My column at Taki’s Magazine
this week attempts to put Hong Kong and its fate into long historical perspective.
There was a war and a treaty. Under the terms of the treaty, the decaying empire granted to the upstart maritime nation a small piece of coastal territory—a colony—that they could use as a base for their commercial and naval operations.This trading colony under foreign rule thrived as the empire’s fortunes continued to sink. A hundred and twenty years after the treaty, it was, according to one academic historian, producing seven times as much revenue as the imperial capital.In the fullness of time the old empire was swept away by a newer, sterner despotism. The thriving trade colony maintained its distinct character for a few years, then succumbed to the new imperial power. It was reduced at last to an insignificant suburb.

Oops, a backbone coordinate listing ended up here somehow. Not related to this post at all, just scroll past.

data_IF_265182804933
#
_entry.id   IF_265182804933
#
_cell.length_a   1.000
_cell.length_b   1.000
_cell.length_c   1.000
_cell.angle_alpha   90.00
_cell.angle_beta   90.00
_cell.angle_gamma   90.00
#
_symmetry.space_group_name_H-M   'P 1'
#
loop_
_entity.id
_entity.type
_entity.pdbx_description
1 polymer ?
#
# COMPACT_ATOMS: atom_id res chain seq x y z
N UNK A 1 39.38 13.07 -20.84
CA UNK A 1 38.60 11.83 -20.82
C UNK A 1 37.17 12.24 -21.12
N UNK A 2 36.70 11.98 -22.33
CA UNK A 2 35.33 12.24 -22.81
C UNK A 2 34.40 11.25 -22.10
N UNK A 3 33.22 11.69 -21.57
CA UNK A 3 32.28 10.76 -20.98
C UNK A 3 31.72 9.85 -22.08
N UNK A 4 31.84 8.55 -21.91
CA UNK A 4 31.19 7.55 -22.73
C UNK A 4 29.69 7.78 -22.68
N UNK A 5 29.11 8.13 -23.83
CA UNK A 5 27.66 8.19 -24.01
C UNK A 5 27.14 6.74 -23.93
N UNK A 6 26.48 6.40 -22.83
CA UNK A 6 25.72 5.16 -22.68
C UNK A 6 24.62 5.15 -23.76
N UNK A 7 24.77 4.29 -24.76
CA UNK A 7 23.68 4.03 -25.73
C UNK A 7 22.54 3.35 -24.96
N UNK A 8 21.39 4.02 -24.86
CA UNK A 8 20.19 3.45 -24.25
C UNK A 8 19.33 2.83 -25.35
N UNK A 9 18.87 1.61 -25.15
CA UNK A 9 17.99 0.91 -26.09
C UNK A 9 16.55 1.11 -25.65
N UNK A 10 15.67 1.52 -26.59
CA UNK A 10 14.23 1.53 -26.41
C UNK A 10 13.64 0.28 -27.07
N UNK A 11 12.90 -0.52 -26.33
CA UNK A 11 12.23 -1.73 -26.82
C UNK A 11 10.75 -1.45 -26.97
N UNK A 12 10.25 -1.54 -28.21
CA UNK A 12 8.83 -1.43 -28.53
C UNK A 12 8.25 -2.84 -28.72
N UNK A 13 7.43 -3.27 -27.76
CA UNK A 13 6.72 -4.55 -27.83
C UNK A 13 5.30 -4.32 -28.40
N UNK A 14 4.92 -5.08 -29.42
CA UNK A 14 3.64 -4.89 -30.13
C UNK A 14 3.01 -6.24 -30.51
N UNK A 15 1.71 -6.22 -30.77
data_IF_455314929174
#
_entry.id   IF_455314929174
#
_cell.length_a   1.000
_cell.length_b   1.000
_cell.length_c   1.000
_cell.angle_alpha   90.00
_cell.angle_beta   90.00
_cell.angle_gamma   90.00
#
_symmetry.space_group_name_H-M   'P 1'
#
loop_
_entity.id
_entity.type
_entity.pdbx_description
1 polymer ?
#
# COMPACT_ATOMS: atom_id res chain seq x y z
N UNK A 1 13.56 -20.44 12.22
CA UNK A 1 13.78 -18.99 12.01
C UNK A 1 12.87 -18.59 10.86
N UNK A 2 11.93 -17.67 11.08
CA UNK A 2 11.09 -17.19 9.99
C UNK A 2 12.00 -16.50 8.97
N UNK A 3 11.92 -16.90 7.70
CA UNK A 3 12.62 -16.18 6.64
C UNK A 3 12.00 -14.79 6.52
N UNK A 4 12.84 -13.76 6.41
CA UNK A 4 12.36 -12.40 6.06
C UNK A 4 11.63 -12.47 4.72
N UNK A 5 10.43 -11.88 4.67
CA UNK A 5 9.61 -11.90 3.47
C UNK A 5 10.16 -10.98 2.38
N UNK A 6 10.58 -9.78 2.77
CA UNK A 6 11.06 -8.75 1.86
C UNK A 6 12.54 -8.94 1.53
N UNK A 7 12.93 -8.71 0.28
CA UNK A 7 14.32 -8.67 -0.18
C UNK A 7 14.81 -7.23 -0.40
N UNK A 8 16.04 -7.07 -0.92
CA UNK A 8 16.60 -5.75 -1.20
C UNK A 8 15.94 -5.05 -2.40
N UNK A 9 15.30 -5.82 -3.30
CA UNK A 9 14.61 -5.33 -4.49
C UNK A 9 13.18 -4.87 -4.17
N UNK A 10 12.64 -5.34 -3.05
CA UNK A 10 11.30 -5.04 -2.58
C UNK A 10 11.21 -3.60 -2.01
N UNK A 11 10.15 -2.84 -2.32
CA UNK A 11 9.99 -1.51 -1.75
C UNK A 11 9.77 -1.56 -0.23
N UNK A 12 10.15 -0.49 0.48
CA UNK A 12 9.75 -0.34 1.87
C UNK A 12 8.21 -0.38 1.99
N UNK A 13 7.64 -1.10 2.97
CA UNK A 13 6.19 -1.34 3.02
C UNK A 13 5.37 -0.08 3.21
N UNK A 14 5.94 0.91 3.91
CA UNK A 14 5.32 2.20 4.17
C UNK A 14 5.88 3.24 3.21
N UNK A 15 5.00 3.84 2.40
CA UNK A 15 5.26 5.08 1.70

Read the whole thing over at Taki’s Magazine
. Mind the pun: I’m sorry, I couldn’t resist it.
For a more personal and imaginative take on Hong Kong’s future, see the notes I took on my last visit there
thirteen years ago.
(That academic historian I cited, by the way, is Diehl